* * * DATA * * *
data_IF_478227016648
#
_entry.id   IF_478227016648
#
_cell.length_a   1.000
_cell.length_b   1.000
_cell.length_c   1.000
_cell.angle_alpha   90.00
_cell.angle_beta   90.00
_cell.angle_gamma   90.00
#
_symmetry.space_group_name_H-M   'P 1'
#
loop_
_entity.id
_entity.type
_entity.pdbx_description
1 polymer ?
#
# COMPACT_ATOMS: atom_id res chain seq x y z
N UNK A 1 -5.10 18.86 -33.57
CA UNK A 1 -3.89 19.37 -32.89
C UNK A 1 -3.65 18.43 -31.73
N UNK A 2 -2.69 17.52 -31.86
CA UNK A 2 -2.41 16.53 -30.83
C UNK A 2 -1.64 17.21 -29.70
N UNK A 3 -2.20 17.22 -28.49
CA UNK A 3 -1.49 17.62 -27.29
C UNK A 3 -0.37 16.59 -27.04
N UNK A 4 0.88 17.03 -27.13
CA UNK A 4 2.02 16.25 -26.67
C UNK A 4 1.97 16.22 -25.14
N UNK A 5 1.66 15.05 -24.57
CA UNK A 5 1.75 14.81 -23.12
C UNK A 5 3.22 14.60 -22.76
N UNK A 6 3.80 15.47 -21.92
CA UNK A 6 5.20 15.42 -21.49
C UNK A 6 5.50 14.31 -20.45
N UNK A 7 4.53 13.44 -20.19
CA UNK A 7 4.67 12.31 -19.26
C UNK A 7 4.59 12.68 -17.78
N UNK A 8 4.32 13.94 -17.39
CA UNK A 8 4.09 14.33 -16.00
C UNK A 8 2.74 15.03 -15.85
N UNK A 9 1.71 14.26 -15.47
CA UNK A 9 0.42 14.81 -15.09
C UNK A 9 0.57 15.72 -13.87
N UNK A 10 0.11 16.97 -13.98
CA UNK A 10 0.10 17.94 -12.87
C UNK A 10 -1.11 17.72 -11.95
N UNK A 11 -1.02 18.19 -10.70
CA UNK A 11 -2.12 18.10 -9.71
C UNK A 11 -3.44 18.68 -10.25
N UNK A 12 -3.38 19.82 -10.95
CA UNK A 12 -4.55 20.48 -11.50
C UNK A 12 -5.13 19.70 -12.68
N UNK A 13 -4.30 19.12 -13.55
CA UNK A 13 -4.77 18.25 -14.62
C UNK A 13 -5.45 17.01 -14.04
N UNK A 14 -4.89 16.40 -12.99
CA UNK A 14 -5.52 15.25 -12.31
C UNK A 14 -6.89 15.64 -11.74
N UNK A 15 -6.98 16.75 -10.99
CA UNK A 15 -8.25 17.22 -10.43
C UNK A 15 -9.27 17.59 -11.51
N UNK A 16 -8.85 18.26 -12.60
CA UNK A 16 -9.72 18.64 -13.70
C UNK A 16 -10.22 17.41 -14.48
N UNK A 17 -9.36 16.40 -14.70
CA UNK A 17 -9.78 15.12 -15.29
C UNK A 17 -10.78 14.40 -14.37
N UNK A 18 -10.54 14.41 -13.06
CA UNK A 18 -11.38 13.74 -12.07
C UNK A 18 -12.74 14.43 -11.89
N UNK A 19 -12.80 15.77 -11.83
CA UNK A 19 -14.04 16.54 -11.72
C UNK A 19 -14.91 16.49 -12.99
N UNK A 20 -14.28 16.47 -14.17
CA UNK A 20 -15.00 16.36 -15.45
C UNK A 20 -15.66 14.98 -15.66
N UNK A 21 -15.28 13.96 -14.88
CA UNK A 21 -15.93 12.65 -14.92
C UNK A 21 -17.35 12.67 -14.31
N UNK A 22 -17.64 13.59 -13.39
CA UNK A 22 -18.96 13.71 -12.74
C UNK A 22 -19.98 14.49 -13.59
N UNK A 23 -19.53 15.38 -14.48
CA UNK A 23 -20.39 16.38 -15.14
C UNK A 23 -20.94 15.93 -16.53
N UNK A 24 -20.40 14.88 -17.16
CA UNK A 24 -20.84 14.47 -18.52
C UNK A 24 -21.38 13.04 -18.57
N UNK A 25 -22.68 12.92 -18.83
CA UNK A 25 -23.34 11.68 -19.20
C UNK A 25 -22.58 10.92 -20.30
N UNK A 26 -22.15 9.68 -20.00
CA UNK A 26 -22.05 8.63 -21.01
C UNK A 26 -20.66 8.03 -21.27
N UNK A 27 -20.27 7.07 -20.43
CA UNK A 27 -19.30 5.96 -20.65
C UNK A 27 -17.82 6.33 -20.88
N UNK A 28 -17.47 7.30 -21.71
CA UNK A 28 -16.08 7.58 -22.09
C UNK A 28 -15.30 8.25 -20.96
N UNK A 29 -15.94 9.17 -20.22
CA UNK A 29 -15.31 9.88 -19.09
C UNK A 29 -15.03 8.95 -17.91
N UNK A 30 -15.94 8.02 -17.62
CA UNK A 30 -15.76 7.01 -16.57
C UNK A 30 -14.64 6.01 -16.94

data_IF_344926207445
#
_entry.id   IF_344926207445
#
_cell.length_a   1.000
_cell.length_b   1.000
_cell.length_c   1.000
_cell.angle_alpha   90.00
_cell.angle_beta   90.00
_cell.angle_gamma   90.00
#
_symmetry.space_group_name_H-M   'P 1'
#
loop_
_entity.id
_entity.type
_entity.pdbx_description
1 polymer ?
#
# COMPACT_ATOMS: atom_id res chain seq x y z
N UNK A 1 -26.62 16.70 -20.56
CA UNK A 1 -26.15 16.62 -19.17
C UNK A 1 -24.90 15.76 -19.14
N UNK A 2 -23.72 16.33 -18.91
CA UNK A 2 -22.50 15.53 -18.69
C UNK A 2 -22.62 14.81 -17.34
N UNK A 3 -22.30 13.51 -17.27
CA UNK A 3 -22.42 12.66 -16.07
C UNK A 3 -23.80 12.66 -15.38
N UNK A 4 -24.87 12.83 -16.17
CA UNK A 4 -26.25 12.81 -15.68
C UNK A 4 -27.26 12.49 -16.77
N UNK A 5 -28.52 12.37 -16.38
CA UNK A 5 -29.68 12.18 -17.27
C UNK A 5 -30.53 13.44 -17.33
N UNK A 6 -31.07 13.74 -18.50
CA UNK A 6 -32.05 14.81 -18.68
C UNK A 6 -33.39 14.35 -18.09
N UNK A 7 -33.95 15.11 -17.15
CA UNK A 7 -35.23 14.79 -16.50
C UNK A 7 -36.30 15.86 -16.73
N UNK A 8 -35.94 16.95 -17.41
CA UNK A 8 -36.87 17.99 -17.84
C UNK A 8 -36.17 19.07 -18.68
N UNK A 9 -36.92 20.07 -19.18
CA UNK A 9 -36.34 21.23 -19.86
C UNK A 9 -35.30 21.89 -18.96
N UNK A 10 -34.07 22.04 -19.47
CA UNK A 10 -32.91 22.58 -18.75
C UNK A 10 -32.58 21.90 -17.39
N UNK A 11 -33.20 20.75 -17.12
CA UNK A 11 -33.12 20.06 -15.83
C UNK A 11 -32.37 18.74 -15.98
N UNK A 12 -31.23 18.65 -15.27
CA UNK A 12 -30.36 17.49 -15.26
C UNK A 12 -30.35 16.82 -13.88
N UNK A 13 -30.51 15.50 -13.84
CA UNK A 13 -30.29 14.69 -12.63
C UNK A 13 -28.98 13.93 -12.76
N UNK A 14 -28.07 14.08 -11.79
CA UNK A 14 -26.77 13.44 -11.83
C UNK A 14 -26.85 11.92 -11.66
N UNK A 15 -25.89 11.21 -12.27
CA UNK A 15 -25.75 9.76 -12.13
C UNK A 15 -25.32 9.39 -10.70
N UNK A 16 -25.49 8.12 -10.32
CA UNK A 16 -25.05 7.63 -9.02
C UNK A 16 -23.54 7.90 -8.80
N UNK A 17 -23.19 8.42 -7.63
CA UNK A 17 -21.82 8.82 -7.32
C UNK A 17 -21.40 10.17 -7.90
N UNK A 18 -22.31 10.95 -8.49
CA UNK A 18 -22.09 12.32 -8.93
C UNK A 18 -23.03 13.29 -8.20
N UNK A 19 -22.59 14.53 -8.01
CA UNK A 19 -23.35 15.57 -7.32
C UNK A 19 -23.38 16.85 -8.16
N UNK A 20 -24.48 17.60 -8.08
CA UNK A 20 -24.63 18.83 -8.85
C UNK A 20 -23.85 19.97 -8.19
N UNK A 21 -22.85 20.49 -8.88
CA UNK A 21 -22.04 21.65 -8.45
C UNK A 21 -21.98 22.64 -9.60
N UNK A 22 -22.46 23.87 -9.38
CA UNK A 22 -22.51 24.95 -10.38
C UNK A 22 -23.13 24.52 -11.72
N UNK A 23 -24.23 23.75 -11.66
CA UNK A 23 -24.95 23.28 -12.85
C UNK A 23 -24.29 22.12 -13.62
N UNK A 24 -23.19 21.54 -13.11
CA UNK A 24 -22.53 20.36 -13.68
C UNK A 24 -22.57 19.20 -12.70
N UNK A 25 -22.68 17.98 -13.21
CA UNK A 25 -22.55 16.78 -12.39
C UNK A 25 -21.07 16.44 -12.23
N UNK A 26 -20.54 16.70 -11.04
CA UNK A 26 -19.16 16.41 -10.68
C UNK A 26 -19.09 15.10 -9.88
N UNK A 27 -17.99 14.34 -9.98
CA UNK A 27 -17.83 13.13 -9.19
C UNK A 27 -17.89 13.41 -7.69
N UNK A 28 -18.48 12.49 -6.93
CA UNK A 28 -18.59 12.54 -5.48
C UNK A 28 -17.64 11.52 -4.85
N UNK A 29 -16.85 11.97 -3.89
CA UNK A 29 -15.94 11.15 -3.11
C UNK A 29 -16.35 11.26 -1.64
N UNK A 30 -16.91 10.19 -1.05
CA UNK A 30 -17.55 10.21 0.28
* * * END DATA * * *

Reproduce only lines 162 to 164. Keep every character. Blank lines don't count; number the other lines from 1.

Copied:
CA UNK A 11 -33.12 20.06 -15.83
C UNK A 11 -32.37 18.74 -15.98
N UNK A 12 -31.23 18.65 -15.27